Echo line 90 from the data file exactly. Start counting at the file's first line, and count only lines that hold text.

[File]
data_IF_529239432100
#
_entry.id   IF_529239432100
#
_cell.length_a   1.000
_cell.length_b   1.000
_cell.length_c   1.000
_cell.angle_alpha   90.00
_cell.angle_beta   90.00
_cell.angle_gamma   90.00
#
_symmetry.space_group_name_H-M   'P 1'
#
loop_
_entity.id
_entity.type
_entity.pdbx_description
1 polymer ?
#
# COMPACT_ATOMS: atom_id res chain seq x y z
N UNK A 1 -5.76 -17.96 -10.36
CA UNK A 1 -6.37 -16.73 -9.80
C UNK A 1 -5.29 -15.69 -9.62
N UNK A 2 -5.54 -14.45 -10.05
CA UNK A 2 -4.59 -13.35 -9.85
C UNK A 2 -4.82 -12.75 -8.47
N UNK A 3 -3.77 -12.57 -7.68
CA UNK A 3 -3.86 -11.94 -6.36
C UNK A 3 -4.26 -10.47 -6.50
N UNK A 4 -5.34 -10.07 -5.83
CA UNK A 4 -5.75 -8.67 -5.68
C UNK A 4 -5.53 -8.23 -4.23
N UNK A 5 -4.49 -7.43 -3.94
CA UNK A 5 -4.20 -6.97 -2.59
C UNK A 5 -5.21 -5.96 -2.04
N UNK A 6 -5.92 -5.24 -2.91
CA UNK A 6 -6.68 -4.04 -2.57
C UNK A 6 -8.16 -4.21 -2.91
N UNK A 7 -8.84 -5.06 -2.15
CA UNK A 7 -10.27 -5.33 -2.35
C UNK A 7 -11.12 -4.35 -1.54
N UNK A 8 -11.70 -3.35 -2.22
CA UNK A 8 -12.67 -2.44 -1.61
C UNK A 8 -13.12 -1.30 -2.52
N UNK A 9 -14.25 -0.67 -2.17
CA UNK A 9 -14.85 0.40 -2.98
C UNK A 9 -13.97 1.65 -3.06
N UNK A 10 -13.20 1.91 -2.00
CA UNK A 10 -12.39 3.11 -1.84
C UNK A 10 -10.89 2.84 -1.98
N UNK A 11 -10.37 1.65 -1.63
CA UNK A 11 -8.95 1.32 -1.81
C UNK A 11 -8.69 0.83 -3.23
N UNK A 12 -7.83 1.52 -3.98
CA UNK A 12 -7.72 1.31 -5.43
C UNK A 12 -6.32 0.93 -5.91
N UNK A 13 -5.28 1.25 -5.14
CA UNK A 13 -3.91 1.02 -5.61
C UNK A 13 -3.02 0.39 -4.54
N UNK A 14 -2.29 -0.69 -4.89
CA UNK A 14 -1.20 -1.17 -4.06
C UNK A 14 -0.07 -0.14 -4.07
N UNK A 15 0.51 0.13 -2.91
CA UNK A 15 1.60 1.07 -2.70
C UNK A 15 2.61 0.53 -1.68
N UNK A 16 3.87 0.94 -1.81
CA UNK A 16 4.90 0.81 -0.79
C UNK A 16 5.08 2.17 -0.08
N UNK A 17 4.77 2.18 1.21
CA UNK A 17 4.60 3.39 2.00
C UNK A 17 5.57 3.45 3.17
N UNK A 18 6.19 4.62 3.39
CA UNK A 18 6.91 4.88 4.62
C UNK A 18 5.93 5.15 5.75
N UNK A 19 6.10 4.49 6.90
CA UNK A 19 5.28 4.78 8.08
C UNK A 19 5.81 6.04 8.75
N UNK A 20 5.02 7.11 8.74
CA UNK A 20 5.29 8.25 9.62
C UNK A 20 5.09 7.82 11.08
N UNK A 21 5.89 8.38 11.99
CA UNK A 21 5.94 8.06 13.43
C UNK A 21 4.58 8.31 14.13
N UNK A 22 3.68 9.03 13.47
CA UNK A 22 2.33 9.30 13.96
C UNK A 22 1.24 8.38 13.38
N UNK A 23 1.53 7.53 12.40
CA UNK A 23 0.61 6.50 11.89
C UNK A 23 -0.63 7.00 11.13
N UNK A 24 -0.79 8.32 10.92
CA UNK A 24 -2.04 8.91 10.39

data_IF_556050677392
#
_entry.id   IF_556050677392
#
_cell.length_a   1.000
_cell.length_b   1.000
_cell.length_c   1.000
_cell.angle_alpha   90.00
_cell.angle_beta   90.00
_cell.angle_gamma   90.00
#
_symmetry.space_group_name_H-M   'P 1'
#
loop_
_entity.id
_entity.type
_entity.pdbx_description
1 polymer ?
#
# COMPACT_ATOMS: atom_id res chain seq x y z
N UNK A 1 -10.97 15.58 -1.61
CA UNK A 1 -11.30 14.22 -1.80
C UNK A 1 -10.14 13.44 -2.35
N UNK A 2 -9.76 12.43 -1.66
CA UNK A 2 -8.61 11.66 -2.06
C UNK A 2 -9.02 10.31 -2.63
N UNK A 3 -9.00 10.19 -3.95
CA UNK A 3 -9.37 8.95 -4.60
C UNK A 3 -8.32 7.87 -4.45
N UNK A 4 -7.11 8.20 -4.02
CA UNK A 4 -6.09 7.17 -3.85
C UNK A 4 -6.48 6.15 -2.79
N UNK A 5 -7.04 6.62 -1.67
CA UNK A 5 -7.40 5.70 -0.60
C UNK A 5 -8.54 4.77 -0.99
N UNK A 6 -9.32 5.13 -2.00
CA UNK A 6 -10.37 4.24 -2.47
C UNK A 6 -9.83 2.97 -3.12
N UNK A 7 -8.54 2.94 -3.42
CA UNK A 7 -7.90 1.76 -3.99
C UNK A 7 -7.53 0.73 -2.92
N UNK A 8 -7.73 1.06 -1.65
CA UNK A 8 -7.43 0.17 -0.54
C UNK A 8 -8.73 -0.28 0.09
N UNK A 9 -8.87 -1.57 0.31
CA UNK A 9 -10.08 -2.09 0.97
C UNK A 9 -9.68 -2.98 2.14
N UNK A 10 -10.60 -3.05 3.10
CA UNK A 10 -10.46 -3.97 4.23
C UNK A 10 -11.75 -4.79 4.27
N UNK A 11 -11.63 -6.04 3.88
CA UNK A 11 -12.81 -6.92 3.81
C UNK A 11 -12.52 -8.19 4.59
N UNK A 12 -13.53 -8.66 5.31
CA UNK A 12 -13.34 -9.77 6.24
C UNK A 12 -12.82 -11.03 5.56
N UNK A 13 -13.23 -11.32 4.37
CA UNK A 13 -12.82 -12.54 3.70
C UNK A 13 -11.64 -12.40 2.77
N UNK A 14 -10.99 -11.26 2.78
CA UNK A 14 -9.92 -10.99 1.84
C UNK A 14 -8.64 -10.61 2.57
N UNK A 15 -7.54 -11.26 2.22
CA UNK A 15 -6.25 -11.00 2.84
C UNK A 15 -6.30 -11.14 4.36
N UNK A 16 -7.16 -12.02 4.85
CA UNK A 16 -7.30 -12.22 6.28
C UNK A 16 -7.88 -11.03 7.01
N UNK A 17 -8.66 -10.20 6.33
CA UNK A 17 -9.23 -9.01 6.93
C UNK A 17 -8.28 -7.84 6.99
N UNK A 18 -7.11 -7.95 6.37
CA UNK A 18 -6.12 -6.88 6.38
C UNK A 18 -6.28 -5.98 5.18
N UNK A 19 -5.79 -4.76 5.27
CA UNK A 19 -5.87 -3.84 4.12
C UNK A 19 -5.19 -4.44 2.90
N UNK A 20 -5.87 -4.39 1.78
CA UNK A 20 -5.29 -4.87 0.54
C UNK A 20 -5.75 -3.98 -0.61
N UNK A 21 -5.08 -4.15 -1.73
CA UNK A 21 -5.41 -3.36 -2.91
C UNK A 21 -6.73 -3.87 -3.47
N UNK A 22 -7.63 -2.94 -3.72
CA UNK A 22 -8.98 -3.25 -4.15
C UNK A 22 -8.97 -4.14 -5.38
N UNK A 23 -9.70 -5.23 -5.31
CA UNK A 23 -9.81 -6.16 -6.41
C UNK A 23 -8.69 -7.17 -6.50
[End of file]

N UNK A 24 -0.79 8.32 10.92